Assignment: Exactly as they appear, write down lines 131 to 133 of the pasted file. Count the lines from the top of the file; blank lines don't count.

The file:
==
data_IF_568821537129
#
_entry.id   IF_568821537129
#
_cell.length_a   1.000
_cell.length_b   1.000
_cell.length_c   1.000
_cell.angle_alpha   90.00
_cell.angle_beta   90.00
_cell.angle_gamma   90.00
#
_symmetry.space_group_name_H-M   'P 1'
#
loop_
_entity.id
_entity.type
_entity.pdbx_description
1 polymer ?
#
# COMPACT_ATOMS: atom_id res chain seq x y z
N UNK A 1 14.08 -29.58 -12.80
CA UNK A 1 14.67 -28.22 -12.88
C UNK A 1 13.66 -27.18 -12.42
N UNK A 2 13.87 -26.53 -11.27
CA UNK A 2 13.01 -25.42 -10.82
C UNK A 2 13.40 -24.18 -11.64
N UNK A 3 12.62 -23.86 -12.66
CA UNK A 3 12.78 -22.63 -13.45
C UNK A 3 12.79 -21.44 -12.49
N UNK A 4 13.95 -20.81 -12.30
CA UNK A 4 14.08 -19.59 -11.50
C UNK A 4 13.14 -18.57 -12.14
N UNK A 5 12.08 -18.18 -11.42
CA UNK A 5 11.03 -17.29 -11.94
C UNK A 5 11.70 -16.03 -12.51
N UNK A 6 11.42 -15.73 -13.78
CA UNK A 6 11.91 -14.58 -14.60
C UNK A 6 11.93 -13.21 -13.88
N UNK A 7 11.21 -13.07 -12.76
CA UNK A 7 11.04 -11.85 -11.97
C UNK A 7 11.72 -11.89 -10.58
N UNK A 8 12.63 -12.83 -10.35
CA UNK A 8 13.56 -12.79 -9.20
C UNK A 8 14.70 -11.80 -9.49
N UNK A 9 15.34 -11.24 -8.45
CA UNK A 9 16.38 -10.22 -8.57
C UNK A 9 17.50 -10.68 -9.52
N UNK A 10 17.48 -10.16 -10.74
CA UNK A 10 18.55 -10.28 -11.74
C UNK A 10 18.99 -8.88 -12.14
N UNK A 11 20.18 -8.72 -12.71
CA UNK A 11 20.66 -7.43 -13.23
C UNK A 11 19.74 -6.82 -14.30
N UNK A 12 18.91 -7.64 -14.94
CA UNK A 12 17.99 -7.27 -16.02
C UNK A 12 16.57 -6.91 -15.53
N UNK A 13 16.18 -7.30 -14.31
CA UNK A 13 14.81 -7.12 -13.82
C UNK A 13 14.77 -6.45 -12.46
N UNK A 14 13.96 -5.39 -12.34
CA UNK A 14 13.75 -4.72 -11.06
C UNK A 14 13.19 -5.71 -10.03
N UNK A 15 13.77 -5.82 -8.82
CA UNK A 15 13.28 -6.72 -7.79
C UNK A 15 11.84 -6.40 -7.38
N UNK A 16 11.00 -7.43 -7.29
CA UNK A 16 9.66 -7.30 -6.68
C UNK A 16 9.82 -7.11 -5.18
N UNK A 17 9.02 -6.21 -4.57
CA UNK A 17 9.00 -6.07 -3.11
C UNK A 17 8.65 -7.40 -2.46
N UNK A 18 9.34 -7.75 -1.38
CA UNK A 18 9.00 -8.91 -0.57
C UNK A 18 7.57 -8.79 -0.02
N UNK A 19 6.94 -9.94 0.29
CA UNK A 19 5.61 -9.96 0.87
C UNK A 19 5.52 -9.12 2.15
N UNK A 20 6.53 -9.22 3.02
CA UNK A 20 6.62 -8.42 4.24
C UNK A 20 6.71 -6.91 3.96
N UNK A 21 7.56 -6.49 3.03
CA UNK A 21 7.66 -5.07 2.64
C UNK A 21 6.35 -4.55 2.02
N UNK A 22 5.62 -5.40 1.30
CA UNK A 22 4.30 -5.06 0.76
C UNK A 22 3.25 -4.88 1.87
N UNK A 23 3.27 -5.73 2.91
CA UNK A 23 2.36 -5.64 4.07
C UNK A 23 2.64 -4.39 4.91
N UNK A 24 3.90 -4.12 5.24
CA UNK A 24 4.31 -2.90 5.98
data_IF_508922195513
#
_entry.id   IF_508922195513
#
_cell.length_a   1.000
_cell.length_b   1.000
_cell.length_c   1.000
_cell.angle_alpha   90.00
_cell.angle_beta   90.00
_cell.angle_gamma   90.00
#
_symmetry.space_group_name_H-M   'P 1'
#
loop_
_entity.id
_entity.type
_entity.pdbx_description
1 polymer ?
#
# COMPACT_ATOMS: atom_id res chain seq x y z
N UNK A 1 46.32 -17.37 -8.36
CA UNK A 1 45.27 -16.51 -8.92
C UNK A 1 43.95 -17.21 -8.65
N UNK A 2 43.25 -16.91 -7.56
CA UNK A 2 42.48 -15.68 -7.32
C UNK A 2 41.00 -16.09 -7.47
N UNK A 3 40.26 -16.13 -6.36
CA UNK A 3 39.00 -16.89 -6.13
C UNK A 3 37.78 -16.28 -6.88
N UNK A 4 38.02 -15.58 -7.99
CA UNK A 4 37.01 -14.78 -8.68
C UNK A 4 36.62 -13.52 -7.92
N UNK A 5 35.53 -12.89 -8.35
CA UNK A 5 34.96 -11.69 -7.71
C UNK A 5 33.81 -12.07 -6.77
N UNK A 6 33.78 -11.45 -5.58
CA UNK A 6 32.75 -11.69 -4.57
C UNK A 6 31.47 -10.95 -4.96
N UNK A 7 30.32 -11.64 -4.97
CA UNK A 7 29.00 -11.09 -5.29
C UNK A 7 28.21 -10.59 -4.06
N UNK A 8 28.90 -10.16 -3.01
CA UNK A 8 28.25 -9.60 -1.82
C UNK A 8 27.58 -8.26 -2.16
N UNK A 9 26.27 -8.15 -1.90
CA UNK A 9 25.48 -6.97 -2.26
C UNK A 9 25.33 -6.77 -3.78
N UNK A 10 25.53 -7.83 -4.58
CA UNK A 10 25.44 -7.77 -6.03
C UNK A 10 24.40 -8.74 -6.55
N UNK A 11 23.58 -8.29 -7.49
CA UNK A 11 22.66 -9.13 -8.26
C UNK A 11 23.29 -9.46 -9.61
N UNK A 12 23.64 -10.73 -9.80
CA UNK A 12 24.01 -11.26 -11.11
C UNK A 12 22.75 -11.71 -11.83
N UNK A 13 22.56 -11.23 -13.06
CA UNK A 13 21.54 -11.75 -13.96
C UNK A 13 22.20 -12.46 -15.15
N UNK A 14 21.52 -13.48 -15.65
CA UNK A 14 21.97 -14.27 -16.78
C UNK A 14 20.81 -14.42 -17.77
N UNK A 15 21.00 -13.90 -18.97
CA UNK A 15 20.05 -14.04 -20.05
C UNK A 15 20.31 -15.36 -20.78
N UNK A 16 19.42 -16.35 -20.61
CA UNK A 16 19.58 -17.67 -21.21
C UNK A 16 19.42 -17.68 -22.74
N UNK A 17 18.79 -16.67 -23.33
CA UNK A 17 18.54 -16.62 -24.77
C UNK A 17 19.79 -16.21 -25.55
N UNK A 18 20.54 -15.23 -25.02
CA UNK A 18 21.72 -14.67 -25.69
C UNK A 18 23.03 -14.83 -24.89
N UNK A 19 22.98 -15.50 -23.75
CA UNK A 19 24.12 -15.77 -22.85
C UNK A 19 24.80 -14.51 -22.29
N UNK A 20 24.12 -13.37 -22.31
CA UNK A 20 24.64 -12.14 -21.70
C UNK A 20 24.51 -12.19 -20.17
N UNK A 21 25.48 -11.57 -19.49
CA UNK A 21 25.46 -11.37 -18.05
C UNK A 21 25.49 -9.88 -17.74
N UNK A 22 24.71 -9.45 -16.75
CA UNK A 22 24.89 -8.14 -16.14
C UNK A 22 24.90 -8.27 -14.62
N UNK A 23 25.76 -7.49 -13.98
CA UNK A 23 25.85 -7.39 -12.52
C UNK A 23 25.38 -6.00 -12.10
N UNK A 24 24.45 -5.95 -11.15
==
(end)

CA UNK A 7 29.00 -11.09 -5.29
C UNK A 7 28.21 -10.59 -4.06
N UNK A 8 28.90 -10.16 -3.01